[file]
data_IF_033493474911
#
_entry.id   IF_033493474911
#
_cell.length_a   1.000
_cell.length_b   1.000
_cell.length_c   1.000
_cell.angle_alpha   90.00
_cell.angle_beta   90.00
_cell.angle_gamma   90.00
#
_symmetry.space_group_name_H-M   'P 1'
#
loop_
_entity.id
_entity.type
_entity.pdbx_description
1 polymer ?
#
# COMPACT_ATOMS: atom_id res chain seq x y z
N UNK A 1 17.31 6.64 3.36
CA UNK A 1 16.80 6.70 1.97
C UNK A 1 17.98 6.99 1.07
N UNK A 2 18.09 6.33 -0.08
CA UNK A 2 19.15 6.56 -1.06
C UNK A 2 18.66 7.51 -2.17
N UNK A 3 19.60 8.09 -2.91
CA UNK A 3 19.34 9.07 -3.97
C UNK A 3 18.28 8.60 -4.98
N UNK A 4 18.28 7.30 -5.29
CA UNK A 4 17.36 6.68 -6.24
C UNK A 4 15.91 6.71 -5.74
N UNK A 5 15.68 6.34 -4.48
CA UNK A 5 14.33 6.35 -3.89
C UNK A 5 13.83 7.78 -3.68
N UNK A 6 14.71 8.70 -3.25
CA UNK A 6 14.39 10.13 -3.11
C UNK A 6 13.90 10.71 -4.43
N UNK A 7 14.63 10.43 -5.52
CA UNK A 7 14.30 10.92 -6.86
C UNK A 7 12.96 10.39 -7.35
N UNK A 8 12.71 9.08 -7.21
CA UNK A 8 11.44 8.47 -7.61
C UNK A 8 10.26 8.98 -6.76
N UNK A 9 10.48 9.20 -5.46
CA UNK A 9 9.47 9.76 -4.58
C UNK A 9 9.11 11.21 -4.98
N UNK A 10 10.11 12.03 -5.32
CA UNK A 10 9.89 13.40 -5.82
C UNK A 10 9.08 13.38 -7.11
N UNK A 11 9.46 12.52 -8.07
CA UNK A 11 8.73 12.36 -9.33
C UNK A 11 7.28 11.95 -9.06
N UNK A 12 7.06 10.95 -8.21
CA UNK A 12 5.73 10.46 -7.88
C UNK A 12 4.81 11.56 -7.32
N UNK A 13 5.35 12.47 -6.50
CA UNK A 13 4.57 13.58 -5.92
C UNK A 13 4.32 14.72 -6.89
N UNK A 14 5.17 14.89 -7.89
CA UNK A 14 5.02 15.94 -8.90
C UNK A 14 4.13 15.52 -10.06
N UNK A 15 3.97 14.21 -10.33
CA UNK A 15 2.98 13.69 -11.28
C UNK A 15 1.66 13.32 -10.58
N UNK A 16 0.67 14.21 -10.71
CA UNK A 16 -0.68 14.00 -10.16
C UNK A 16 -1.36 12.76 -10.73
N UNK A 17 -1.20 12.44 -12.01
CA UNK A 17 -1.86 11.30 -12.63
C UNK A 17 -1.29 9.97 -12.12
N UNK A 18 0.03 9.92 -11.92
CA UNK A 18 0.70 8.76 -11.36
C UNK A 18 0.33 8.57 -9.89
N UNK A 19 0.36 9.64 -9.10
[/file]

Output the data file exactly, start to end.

data_IF_033493474911
#
_entry.id   IF_033493474911
#
_cell.length_a   1.000
_cell.length_b   1.000
_cell.length_c   1.000
_cell.angle_alpha   90.00
_cell.angle_beta   90.00
_cell.angle_gamma   90.00
#
_symmetry.space_group_name_H-M   'P 1'
#
loop_
_entity.id
_entity.type
_entity.pdbx_description
1 polymer ?
#
# COMPACT_ATOMS: atom_id res chain seq x y z
N UNK A 1 17.31 6.64 3.36
CA UNK A 1 16.80 6.70 1.97
C UNK A 1 17.98 6.99 1.07
N UNK A 2 18.09 6.33 -0.08
CA UNK A 2 19.15 6.56 -1.06
C UNK A 2 18.66 7.51 -2.17
N UNK A 3 19.60 8.09 -2.91
CA UNK A 3 19.34 9.07 -3.97
C UNK A 3 18.28 8.60 -4.98
N UNK A 4 18.28 7.30 -5.29
CA UNK A 4 17.36 6.68 -6.24
C UNK A 4 15.91 6.71 -5.74
N UNK A 5 15.68 6.34 -4.48
CA UNK A 5 14.33 6.35 -3.89
C UNK A 5 13.83 7.78 -3.68
N UNK A 6 14.71 8.70 -3.25
CA UNK A 6 14.39 10.13 -3.11
C UNK A 6 13.90 10.71 -4.43
N UNK A 7 14.63 10.43 -5.52
CA UNK A 7 14.30 10.92 -6.86
C UNK A 7 12.96 10.39 -7.35
N UNK A 8 12.71 9.08 -7.21
CA UNK A 8 11.44 8.47 -7.61
C UNK A 8 10.26 8.98 -6.76
N UNK A 9 10.48 9.20 -5.46
CA UNK A 9 9.47 9.76 -4.58
C UNK A 9 9.11 11.21 -4.98
N UNK A 10 10.11 12.03 -5.32
CA UNK A 10 9.89 13.40 -5.82
C UNK A 10 9.08 13.38 -7.11
N UNK A 11 9.46 12.52 -8.07
CA UNK A 11 8.73 12.36 -9.33
C UNK A 11 7.28 11.95 -9.06
N UNK A 12 7.06 10.95 -8.21
CA UNK A 12 5.73 10.46 -7.88
C UNK A 12 4.81 11.56 -7.32
N UNK A 13 5.35 12.47 -6.50
CA UNK A 13 4.57 13.58 -5.92
C UNK A 13 4.32 14.72 -6.89
N UNK A 14 5.17 14.89 -7.89
CA UNK A 14 5.02 15.94 -8.90
C UNK A 14 4.13 15.52 -10.06
N UNK A 15 3.97 14.21 -10.33
CA UNK A 15 2.98 13.69 -11.28
C UNK A 15 1.66 13.32 -10.58
N UNK A 16 0.67 14.21 -10.71
CA UNK A 16 -0.68 14.00 -10.16
C UNK A 16 -1.36 12.76 -10.73
N UNK A 17 -1.20 12.44 -12.01
CA UNK A 17 -1.86 11.30 -12.63
C UNK A 17 -1.29 9.97 -12.12
N UNK A 18 0.03 9.92 -11.92
CA UNK A 18 0.70 8.76 -11.36
C UNK A 18 0.33 8.57 -9.89
N UNK A 19 0.36 9.64 -9.10